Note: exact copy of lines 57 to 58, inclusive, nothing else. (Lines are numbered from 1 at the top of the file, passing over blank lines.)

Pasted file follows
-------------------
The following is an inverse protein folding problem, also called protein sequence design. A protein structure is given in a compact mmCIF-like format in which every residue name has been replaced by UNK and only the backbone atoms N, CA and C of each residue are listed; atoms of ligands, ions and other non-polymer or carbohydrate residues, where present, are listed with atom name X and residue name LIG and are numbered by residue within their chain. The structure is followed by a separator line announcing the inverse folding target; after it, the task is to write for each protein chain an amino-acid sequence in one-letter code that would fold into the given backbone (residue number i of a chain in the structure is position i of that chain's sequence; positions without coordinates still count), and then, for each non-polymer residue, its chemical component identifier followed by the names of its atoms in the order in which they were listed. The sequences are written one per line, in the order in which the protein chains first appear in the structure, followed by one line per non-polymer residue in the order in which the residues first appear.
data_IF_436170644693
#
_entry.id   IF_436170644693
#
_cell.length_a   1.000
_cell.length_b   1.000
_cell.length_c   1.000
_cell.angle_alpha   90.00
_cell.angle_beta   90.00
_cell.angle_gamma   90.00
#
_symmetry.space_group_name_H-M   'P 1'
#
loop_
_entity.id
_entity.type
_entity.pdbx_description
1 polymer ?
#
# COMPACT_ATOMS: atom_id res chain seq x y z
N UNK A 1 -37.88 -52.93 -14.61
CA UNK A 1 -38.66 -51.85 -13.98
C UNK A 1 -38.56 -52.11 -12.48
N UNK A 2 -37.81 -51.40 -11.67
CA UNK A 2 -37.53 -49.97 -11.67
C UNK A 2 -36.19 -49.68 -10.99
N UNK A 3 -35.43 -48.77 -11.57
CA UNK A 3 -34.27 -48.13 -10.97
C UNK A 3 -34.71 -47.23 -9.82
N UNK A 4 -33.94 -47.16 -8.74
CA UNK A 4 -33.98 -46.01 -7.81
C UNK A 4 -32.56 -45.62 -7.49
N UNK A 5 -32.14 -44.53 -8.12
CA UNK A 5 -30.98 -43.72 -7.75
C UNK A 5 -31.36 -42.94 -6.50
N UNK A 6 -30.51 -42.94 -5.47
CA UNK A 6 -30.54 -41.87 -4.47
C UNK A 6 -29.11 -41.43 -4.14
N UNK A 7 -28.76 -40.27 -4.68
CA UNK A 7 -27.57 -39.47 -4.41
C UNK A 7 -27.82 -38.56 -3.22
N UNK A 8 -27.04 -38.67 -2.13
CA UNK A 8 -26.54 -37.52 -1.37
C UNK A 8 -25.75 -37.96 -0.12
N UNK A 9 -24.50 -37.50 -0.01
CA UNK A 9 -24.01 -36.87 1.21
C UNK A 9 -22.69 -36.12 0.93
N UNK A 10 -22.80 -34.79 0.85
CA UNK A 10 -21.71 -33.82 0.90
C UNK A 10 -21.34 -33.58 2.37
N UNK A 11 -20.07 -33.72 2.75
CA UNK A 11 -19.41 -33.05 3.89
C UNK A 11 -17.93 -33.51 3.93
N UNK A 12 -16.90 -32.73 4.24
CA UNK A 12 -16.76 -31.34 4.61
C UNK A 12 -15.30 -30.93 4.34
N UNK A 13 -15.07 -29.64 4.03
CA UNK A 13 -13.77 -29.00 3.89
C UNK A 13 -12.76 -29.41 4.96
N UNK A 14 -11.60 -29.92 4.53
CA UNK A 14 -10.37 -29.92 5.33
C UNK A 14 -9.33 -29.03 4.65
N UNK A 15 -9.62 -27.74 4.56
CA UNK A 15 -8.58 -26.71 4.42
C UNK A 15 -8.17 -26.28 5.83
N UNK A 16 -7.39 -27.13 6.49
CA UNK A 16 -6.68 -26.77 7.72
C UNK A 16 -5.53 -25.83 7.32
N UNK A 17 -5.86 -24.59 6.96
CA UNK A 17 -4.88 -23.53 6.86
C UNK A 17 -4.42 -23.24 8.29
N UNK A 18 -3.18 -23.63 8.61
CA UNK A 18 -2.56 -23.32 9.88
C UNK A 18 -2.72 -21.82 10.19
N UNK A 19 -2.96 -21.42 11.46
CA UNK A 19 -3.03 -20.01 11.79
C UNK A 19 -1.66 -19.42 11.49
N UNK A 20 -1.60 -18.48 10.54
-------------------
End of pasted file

C UNK A 12 -15.30 -30.93 4.34
N UNK A 13 -15.07 -29.64 4.03